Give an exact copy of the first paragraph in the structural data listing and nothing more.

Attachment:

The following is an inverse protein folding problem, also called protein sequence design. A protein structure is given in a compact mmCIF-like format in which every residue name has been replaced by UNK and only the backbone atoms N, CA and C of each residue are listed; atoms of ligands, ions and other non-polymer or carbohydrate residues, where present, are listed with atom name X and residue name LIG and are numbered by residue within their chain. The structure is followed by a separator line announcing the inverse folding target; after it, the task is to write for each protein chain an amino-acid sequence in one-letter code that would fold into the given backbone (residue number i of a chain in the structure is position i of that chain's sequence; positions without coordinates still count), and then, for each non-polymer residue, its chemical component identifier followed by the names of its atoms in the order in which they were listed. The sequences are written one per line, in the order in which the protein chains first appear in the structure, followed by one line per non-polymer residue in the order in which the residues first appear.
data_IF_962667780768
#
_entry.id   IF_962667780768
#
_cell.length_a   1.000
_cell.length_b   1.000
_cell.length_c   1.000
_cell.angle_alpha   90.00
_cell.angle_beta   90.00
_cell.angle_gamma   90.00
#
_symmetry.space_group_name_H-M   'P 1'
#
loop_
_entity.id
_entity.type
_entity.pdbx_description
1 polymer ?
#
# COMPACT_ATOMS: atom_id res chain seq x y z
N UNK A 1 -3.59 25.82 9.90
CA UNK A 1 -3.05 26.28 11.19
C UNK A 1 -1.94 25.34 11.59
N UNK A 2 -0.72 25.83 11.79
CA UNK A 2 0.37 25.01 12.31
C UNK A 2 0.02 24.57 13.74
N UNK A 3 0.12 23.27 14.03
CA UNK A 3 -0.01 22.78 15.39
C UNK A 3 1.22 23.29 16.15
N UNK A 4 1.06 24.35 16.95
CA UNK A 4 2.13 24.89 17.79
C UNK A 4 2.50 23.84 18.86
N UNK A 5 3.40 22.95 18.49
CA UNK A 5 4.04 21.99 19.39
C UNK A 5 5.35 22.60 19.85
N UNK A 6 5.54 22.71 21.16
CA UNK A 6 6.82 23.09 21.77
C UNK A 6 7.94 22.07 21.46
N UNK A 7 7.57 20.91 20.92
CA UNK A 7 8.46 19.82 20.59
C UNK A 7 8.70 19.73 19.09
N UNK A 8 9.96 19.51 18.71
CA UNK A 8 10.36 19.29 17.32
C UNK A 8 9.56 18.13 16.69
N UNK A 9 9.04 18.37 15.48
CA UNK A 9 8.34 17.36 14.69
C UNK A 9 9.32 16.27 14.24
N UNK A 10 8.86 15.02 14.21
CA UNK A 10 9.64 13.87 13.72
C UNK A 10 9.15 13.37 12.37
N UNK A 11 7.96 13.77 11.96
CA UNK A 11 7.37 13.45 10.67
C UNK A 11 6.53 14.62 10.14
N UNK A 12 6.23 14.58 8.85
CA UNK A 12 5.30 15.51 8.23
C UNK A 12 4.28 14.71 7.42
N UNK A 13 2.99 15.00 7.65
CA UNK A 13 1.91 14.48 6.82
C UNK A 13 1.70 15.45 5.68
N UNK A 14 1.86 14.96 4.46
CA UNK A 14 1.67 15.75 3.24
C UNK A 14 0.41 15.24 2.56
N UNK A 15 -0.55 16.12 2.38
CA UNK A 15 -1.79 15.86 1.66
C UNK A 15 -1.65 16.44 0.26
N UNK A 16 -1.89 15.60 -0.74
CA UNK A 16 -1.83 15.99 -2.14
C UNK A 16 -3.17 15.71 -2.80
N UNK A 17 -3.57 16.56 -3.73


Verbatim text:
The following is an inverse protein folding problem, also called protein sequence design. A protein structure is given in a compact mmCIF-like format in which every residue name has been replaced by UNK and only the backbone atoms N, CA and C of each residue are listed; atoms of ligands, ions and other non-polymer or carbohydrate residues, where present, are listed with atom name X and residue name LIG and are numbered by residue within their chain. The structure is followed by a separator line announcing the inverse folding target; after it, the task is to write for each protein chain an amino-acid sequence in one-letter code that would fold into the given backbone (residue number i of a chain in the structure is position i of that chain's sequence; positions without coordinates still count), and then, for each non-polymer residue, its chemical component identifier followed by the names of its atoms in the order in which they were listed. The sequences are written one per line, in the order in which the protein chains first appear in the structure, followed by one line per non-polymer residue in the order in which the residues first appear.